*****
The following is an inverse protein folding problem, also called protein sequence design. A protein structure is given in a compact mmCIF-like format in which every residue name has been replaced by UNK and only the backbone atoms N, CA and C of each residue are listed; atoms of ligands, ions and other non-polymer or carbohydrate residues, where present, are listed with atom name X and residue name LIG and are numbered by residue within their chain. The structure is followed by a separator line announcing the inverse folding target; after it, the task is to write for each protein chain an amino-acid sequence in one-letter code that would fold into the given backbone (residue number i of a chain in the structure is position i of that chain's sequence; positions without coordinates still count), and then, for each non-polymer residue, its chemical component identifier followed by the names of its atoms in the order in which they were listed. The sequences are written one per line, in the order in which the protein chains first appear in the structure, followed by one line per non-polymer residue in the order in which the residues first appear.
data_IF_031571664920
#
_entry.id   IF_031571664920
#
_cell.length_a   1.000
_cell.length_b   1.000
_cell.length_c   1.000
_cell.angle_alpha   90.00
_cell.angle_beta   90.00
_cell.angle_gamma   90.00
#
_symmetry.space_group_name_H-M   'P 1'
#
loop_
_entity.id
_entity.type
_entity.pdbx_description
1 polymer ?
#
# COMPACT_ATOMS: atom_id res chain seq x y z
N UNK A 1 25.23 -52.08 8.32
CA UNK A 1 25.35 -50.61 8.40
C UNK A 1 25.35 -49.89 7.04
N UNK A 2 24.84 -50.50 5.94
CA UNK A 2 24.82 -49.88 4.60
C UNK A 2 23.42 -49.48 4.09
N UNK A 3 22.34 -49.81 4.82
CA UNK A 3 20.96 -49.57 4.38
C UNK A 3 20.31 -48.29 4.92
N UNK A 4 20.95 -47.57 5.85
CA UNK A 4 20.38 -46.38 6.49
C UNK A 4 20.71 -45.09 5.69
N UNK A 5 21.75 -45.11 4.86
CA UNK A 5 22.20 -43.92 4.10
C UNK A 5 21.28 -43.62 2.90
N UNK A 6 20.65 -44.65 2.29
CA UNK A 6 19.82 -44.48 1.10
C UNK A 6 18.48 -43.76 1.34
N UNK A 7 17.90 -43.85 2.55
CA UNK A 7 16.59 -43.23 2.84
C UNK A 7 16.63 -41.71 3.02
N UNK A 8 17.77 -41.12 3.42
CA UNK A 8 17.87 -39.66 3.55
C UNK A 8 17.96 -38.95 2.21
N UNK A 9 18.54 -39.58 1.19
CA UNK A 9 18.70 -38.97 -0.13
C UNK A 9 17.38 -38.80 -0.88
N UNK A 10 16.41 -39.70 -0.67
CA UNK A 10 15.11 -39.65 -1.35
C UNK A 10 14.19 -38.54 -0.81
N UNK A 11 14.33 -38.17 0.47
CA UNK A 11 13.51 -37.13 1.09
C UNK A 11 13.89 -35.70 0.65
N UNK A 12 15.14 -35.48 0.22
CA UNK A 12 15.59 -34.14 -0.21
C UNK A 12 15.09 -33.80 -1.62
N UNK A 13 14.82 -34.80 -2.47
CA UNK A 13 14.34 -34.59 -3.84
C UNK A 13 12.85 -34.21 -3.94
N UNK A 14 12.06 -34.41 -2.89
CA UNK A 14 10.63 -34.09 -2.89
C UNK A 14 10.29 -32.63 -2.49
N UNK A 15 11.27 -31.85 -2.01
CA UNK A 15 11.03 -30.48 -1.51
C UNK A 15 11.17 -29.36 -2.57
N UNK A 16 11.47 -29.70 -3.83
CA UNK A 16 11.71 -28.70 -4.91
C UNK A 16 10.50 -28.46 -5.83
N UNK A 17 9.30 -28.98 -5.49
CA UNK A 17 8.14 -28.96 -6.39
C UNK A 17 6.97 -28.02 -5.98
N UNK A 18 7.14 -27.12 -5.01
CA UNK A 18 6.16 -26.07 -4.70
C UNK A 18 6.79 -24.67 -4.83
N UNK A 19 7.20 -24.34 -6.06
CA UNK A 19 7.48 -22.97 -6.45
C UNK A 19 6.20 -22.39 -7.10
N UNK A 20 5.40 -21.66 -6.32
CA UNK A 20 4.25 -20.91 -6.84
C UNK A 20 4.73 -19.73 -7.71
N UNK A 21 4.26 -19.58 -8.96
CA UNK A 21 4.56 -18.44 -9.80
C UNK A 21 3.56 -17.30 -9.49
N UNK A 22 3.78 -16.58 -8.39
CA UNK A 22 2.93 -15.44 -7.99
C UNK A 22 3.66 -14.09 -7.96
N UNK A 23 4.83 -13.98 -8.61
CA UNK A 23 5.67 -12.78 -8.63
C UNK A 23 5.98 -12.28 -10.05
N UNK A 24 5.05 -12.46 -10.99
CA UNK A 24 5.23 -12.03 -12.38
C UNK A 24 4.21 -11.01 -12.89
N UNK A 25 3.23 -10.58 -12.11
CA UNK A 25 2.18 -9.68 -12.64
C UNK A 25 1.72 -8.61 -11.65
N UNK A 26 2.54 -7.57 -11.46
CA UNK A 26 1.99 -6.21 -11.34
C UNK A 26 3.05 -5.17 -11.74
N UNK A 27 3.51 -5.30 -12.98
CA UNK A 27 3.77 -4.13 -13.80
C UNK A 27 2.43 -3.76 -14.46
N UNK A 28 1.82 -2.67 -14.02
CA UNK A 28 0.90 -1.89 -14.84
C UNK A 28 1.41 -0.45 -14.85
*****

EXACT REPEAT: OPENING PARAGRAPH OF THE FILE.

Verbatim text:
The following is an inverse protein folding problem, also called protein sequence design. A protein structure is given in a compact mmCIF-like format in which every residue name has been replaced by UNK and only the backbone atoms N, CA and C of each residue are listed; atoms of ligands, ions and other non-polymer or carbohydrate residues, where present, are listed with atom name X and residue name LIG and are numbered by residue within their chain. The structure is followed by a separator line announcing the inverse folding target; after it, the task is to write for each protein chain an amino-acid sequence in one-letter code that would fold into the given backbone (residue number i of a chain in the structure is position i of that chain's sequence; positions without coordinates still count), and then, for each non-polymer residue, its chemical component identifier followed by the names of its atoms in the order in which they were listed. The sequences are written one per line, in the order in which the protein chains first appear in the structure, followed by one line per non-polymer residue in the order in which the residues first appear.